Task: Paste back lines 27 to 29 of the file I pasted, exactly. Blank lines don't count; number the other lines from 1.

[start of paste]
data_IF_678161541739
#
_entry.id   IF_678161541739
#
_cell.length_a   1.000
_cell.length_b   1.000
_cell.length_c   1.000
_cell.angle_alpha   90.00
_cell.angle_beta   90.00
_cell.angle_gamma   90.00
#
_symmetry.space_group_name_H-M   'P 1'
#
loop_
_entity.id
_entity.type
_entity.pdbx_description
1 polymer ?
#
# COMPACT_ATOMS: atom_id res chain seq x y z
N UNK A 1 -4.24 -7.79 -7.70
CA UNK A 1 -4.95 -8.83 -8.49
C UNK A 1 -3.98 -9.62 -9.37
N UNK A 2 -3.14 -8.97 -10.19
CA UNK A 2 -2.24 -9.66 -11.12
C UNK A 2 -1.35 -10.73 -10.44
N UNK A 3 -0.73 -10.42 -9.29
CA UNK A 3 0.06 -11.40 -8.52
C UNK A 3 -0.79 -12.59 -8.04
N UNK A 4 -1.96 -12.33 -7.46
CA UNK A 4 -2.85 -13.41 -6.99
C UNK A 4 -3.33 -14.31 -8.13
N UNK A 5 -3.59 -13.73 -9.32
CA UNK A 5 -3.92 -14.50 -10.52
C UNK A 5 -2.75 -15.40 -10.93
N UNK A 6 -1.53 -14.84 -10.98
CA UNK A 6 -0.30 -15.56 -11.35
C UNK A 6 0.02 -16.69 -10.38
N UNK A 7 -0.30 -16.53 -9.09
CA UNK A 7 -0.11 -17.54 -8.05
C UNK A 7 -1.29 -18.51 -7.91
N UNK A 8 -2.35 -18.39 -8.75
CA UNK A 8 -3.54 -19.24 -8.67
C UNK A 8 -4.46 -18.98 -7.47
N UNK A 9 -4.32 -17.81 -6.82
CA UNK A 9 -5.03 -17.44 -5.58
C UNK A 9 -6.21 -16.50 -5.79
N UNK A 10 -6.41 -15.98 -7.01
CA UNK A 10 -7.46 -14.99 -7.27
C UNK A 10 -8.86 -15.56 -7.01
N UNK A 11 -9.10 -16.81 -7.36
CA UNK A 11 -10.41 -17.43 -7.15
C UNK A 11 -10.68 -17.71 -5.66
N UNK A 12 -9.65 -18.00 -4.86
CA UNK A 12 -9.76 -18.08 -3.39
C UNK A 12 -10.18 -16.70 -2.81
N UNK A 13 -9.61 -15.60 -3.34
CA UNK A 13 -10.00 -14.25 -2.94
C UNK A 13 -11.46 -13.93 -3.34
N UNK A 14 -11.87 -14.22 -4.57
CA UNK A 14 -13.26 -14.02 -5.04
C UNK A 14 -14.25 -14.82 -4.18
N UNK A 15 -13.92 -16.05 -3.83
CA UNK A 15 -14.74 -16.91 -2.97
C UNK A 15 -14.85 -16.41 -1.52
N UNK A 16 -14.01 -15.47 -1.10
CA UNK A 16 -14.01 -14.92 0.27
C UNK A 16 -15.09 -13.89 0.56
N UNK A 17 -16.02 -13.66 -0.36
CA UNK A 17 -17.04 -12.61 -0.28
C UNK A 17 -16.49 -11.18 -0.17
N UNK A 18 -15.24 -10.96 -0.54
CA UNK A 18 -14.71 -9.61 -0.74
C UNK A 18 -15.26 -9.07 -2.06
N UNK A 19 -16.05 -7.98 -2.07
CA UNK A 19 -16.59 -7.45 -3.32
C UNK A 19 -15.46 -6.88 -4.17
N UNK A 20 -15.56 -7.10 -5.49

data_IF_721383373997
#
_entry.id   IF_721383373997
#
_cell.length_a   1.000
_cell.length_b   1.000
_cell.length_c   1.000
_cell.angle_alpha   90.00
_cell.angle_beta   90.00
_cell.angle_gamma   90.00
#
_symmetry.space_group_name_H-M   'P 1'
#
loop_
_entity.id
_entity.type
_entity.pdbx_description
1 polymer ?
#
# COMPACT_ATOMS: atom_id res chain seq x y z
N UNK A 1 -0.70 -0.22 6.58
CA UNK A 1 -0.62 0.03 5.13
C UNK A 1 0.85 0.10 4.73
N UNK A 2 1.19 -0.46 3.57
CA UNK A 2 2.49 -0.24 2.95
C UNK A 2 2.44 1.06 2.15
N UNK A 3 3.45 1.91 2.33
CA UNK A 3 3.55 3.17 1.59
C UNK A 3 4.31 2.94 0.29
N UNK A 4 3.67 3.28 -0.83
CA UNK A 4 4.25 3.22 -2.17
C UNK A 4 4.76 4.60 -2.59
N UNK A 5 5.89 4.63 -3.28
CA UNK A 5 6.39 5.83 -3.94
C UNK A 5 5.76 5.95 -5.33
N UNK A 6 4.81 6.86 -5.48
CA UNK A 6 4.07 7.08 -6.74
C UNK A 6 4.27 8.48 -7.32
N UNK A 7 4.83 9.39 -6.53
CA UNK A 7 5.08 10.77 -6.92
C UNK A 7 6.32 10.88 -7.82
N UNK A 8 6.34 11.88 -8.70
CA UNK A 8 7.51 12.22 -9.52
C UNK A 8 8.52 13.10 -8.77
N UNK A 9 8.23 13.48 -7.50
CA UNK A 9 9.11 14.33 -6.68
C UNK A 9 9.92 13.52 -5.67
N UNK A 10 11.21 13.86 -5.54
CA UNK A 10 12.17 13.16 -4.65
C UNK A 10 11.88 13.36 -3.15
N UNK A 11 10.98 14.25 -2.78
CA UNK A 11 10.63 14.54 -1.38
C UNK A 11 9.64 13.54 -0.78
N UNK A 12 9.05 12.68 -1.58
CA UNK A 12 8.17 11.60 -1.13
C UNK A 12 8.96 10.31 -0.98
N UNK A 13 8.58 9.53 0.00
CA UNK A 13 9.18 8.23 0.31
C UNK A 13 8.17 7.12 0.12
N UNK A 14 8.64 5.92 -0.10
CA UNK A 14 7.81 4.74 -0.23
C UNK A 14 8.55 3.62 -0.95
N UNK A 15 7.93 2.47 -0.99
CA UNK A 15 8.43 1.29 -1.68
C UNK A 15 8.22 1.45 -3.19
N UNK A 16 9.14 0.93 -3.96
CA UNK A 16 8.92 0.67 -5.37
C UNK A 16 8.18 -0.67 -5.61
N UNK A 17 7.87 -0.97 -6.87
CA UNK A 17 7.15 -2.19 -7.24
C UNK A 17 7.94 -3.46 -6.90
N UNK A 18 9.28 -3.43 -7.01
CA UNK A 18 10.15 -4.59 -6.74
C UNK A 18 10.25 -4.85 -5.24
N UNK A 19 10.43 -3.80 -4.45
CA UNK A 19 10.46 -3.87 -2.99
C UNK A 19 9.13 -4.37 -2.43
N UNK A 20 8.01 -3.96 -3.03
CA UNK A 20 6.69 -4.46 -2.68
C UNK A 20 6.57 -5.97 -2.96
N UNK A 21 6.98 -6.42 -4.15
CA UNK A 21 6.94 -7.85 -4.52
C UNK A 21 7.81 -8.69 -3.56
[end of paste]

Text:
N UNK A 3 -0.73 -10.42 -9.29
CA UNK A 3 0.06 -11.40 -8.52
C UNK A 3 -0.79 -12.59 -8.04